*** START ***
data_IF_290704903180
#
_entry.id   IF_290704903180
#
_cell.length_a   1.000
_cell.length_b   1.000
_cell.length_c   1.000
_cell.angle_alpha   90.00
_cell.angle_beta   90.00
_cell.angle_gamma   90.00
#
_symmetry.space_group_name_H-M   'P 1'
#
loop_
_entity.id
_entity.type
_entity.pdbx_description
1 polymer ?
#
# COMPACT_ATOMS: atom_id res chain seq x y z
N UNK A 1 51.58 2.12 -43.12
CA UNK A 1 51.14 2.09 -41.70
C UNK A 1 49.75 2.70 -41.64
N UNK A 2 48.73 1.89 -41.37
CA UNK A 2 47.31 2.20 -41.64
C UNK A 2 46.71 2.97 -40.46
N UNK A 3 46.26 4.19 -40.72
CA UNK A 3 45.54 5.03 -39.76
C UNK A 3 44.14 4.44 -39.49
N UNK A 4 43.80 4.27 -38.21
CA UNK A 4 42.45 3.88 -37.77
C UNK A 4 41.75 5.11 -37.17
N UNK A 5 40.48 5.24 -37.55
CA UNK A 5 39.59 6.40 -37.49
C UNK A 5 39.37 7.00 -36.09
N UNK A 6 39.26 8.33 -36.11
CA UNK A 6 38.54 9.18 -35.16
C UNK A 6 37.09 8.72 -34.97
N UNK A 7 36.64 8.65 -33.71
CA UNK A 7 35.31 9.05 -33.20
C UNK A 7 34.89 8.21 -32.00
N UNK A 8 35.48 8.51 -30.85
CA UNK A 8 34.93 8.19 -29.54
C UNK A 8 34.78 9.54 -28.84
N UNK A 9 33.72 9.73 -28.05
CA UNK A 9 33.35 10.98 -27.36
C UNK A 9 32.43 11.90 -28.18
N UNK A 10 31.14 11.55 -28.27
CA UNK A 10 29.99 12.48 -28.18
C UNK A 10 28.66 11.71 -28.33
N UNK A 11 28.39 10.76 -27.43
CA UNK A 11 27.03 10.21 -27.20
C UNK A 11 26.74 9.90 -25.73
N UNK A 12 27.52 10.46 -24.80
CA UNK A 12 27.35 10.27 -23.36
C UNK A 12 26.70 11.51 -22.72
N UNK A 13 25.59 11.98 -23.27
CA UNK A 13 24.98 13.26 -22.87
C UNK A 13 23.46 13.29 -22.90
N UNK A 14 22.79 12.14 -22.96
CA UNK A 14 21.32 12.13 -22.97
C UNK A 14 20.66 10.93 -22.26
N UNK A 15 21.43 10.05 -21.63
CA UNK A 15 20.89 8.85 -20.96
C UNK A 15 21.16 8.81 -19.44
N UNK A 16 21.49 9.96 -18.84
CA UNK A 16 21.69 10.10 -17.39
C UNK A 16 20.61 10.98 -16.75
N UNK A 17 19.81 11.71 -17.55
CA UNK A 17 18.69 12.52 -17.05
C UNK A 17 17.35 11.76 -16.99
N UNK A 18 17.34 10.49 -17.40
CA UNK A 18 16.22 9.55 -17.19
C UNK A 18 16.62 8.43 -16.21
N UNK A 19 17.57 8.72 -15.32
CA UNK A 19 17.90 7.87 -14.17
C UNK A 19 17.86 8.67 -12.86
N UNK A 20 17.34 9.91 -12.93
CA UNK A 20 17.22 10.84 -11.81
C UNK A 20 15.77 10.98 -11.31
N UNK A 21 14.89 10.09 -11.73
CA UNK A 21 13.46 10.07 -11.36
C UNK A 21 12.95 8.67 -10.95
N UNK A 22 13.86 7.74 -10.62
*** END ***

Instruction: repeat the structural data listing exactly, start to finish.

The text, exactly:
data_IF_290704903180
#
_entry.id   IF_290704903180
#
_cell.length_a   1.000
_cell.length_b   1.000
_cell.length_c   1.000
_cell.angle_alpha   90.00
_cell.angle_beta   90.00
_cell.angle_gamma   90.00
#
_symmetry.space_group_name_H-M   'P 1'
#
loop_
_entity.id
_entity.type
_entity.pdbx_description
1 polymer ?
#
# COMPACT_ATOMS: atom_id res chain seq x y z
N UNK A 1 51.58 2.12 -43.12
CA UNK A 1 51.14 2.09 -41.70
C UNK A 1 49.75 2.70 -41.64
N UNK A 2 48.73 1.89 -41.37
CA UNK A 2 47.31 2.20 -41.64
C UNK A 2 46.71 2.97 -40.46
N UNK A 3 46.26 4.19 -40.72
CA UNK A 3 45.54 5.03 -39.76
C UNK A 3 44.14 4.44 -39.49
N UNK A 4 43.80 4.27 -38.21
CA UNK A 4 42.45 3.88 -37.77
C UNK A 4 41.75 5.11 -37.17
N UNK A 5 40.48 5.24 -37.55
CA UNK A 5 39.59 6.40 -37.49
C UNK A 5 39.37 7.00 -36.09
N UNK A 6 39.26 8.33 -36.11
CA UNK A 6 38.54 9.18 -35.16
C UNK A 6 37.09 8.72 -34.97
N UNK A 7 36.64 8.65 -33.71
CA UNK A 7 35.31 9.05 -33.20
C UNK A 7 34.89 8.21 -32.00
N UNK A 8 35.48 8.51 -30.85
CA UNK A 8 34.93 8.19 -29.54
C UNK A 8 34.78 9.54 -28.84
N UNK A 9 33.72 9.73 -28.05
CA UNK A 9 33.35 10.98 -27.36
C UNK A 9 32.43 11.90 -28.18
N UNK A 10 31.14 11.55 -28.27
CA UNK A 10 29.99 12.48 -28.18
C UNK A 10 28.66 11.71 -28.33
N UNK A 11 28.39 10.76 -27.43
CA UNK A 11 27.03 10.21 -27.20
C UNK A 11 26.74 9.90 -25.73
N UNK A 12 27.52 10.46 -24.80
CA UNK A 12 27.35 10.27 -23.36
C UNK A 12 26.70 11.51 -22.72
N UNK A 13 25.59 11.98 -23.27
CA UNK A 13 24.98 13.26 -22.87
C UNK A 13 23.46 13.29 -22.90
N UNK A 14 22.79 12.14 -22.96
CA UNK A 14 21.32 12.13 -22.97
C UNK A 14 20.66 10.93 -22.26
N UNK A 15 21.43 10.05 -21.63
CA UNK A 15 20.89 8.85 -20.96
C UNK A 15 21.16 8.81 -19.44
N UNK A 16 21.49 9.96 -18.84
CA UNK A 16 21.69 10.10 -17.39
C UNK A 16 20.61 10.98 -16.75
N UNK A 17 19.81 11.71 -17.55
CA UNK A 17 18.69 12.52 -17.05
C UNK A 17 17.35 11.76 -16.99
N UNK A 18 17.34 10.49 -17.40
CA UNK A 18 16.22 9.55 -17.19
C UNK A 18 16.62 8.43 -16.21
N UNK A 19 17.57 8.72 -15.32
CA UNK A 19 17.90 7.87 -14.17
C UNK A 19 17.86 8.67 -12.86
N UNK A 20 17.34 9.91 -12.93
CA UNK A 20 17.22 10.84 -11.81
C UNK A 20 15.77 10.98 -11.31
N UNK A 21 14.89 10.09 -11.73
CA UNK A 21 13.46 10.07 -11.36
C UNK A 21 12.95 8.67 -10.95
N UNK A 22 13.86 7.74 -10.62